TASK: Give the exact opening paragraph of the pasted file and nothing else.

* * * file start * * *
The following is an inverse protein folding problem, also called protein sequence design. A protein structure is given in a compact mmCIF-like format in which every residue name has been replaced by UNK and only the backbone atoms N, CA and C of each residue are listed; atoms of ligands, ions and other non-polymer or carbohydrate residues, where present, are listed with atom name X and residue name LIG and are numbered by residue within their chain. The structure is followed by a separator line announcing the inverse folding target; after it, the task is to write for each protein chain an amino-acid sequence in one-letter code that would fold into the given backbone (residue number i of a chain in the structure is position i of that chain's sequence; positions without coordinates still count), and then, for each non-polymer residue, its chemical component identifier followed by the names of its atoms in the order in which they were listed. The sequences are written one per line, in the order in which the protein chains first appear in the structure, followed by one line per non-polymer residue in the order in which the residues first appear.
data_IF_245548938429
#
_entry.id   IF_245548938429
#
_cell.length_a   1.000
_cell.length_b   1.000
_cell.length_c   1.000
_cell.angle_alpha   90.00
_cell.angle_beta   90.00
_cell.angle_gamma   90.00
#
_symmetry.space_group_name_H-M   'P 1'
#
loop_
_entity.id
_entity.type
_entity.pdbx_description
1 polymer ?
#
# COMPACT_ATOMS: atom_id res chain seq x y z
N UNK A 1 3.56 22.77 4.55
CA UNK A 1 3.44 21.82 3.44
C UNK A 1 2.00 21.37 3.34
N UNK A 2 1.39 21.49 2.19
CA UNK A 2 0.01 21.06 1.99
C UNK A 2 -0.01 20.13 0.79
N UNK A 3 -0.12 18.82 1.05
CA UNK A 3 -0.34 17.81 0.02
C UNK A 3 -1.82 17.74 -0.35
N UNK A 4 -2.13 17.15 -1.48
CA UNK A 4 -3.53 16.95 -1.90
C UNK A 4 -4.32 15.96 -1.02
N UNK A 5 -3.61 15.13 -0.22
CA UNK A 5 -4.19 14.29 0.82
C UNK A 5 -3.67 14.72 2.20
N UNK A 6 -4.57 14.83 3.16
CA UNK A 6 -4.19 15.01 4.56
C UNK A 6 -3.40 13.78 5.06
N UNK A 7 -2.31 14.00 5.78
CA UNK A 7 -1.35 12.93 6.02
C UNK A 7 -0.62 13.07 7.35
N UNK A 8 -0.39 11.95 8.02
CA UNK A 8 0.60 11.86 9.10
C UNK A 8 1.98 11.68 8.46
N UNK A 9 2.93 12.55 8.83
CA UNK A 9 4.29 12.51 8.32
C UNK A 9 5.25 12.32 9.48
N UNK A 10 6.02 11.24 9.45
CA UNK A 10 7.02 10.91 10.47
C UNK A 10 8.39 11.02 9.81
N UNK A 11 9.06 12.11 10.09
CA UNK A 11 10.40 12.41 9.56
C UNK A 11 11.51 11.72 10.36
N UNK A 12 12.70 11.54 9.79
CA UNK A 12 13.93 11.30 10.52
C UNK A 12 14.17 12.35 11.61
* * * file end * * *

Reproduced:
The following is an inverse protein folding problem, also called protein sequence design. A protein structure is given in a compact mmCIF-like format in which every residue name has been replaced by UNK and only the backbone atoms N, CA and C of each residue are listed; atoms of ligands, ions and other non-polymer or carbohydrate residues, where present, are listed with atom name X and residue name LIG and are numbered by residue within their chain. The structure is followed by a separator line announcing the inverse folding target; after it, the task is to write for each protein chain an amino-acid sequence in one-letter code that would fold into the given backbone (residue number i of a chain in the structure is position i of that chain's sequence; positions without coordinates still count), and then, for each non-polymer residue, its chemical component identifier followed by the names of its atoms in the order in which they were listed. The sequences are written one per line, in the order in which the protein chains first appear in the structure, followed by one line per non-polymer residue in the order in which the residues first appear.